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Southern Historical Society Papers, Volume 1. (ed. Reverend J. William Jones) 1 1 Browse Search
Rebellion Record: a Diary of American Events: Documents and Narratives, Volume 8. (ed. Frank Moore) 1 1 Browse Search
Harper's Encyclopedia of United States History (ed. Benson Lossing) 1 1 Browse Search
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Browsing named entities in Rebellion Record: a Diary of American Events: Documents and Narratives, Volume 8. (ed. Frank Moore). You can also browse the collection for October 18th, 1820 AD or search for October 18th, 1820 AD in all documents.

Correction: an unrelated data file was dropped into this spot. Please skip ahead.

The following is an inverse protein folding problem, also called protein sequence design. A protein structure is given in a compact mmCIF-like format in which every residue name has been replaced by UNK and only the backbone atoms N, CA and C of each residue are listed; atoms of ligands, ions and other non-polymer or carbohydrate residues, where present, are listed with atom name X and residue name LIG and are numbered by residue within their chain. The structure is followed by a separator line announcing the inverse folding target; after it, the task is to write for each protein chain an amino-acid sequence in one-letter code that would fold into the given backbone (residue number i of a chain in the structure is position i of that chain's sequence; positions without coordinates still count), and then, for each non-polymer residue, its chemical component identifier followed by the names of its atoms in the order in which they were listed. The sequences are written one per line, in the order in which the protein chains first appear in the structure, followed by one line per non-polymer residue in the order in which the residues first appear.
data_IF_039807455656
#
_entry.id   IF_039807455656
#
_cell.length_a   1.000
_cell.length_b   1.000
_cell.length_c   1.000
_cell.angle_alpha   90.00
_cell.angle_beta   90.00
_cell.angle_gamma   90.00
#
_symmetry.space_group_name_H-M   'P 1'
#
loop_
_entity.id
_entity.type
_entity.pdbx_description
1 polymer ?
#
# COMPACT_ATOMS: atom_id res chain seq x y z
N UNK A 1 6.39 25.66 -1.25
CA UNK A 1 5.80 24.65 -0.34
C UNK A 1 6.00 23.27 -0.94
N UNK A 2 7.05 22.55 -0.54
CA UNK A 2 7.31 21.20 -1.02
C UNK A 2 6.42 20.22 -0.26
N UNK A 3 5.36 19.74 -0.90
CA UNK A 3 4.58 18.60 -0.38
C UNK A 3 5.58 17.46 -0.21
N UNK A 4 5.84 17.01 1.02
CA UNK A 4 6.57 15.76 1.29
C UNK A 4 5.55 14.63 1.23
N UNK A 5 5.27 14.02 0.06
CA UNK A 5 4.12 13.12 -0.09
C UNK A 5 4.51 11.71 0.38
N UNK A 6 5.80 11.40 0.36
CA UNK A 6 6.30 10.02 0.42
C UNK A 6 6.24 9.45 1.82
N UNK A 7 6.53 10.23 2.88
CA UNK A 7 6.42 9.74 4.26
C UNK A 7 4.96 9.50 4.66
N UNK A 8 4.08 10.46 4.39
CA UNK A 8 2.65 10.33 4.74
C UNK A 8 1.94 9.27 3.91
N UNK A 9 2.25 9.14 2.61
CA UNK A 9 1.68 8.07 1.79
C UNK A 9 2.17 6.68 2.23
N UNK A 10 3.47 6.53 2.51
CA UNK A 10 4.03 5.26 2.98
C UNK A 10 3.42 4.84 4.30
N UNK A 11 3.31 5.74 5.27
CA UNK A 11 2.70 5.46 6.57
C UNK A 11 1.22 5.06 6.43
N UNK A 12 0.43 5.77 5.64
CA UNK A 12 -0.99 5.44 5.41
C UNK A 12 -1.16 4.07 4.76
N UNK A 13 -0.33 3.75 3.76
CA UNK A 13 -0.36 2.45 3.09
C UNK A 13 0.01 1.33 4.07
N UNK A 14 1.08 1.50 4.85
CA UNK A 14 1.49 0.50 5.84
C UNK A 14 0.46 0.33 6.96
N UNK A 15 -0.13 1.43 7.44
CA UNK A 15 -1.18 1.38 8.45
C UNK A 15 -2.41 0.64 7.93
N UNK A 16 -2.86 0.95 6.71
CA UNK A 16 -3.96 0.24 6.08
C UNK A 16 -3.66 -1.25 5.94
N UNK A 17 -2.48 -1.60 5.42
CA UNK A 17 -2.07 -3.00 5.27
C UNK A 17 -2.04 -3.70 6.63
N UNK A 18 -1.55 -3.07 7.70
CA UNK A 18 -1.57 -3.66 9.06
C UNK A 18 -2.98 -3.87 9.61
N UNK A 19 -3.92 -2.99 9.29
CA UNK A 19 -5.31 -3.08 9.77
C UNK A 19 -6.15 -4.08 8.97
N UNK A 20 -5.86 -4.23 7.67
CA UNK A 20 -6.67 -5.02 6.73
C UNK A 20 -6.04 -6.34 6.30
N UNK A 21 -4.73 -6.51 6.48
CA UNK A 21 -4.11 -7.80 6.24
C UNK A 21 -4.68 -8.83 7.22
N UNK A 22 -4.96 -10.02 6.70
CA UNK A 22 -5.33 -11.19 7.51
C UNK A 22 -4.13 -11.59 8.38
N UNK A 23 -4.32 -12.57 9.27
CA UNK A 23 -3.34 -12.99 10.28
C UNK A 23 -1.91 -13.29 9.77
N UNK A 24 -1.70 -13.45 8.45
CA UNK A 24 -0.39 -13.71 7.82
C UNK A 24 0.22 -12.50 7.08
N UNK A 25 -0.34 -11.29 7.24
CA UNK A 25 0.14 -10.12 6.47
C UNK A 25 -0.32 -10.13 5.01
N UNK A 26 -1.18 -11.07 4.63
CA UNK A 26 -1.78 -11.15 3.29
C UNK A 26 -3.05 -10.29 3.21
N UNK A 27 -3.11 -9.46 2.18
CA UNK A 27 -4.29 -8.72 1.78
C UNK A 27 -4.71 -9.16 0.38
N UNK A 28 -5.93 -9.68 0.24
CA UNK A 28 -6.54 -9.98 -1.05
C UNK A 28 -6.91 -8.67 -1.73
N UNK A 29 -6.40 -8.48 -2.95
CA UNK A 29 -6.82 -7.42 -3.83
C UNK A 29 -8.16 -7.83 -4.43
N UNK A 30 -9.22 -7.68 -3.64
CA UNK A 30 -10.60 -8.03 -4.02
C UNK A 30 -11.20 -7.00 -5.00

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reat number of villages asked it of me, but I refused to avail myself of a measure which would have devoted to death thousands of families. In the discussions growing out of the treaty of peace of 1814, and the proffered mediation of Russia, the principle was maintained by the United States that the emancipation of enemy's slaves is not among the acts of legitimate warfare. In the instructions from John Quincy Adams, as Secretary of State, to Mr: Middleton, at Saint Petersburgh, October eighteenth, 1820, it is said: The British have broadly asserted the right of emancipating slaves (private property) as a legitimate right of war. No such right is acknowledged as a law of war by writers who admit any limitation. The right of putting to death all prisoners in cold blood, and without special cause, might as well be pretended to be a law of war, or the right to use poisoned weapons, or to assassinate. Disregarding the teachings of the approved writers on international law and the p